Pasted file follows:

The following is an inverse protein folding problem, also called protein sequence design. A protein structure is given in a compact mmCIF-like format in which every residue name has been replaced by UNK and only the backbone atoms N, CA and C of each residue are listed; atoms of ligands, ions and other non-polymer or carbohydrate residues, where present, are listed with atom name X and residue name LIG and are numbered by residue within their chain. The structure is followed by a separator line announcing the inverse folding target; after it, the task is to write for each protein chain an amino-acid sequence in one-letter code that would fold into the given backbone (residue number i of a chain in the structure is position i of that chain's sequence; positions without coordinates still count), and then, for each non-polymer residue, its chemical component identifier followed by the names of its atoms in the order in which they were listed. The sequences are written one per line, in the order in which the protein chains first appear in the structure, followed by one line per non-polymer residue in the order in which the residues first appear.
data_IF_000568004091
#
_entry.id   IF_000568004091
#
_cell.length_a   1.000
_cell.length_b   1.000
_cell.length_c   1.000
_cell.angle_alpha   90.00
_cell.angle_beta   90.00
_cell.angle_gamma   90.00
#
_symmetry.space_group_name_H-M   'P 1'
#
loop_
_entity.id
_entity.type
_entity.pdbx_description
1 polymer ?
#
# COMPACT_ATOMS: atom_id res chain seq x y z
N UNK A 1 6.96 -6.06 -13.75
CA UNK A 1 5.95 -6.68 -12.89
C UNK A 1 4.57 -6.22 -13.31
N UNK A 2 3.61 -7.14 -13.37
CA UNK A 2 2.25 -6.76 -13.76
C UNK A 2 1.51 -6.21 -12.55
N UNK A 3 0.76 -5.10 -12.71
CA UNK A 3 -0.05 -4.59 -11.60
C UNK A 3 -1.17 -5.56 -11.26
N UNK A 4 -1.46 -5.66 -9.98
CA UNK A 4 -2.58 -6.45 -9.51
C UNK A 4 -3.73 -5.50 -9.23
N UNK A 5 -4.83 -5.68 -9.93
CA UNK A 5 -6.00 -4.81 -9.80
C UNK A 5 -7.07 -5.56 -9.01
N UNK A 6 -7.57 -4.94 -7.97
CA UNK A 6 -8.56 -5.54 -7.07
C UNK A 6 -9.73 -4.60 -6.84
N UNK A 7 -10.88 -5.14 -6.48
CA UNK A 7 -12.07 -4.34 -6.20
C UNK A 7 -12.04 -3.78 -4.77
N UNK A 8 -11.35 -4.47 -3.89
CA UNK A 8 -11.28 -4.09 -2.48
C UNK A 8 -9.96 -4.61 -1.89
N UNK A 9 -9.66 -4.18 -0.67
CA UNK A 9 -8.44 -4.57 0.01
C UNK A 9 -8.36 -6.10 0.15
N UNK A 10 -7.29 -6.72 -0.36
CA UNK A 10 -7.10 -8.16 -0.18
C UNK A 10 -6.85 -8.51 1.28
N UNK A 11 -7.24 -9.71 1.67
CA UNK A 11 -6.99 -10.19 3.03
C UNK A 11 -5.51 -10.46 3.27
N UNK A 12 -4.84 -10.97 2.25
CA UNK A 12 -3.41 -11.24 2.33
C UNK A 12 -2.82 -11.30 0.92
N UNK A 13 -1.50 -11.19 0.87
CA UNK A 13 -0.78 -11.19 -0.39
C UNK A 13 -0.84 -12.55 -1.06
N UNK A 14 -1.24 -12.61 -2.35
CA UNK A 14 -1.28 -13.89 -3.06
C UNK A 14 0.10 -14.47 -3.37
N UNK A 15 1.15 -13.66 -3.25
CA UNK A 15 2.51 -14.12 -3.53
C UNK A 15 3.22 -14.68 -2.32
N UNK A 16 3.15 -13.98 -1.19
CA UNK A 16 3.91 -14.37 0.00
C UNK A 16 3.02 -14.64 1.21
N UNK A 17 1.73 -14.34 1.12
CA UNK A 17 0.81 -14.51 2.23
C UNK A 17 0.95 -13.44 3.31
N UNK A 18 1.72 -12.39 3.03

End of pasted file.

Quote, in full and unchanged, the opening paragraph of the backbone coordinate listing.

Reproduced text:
The following is an inverse protein folding problem, also called protein sequence design. A protein structure is given in a compact mmCIF-like format in which every residue name has been replaced by UNK and only the backbone atoms N, CA and C of each residue are listed; atoms of ligands, ions and other non-polymer or carbohydrate residues, where present, are listed with atom name X and residue name LIG and are numbered by residue within their chain. The structure is followed by a separator line announcing the inverse folding target; after it, the task is to write for each protein chain an amino-acid sequence in one-letter code that would fold into the given backbone (residue number i of a chain in the structure is position i of that chain's sequence; positions without coordinates still count), and then, for each non-polymer residue, its chemical component identifier followed by the names of its atoms in the order in which they were listed. The sequences are written one per line, in the order in which the protein chains first appear in the structure, followed by one line per non-polymer residue in the order in which the residues first appear.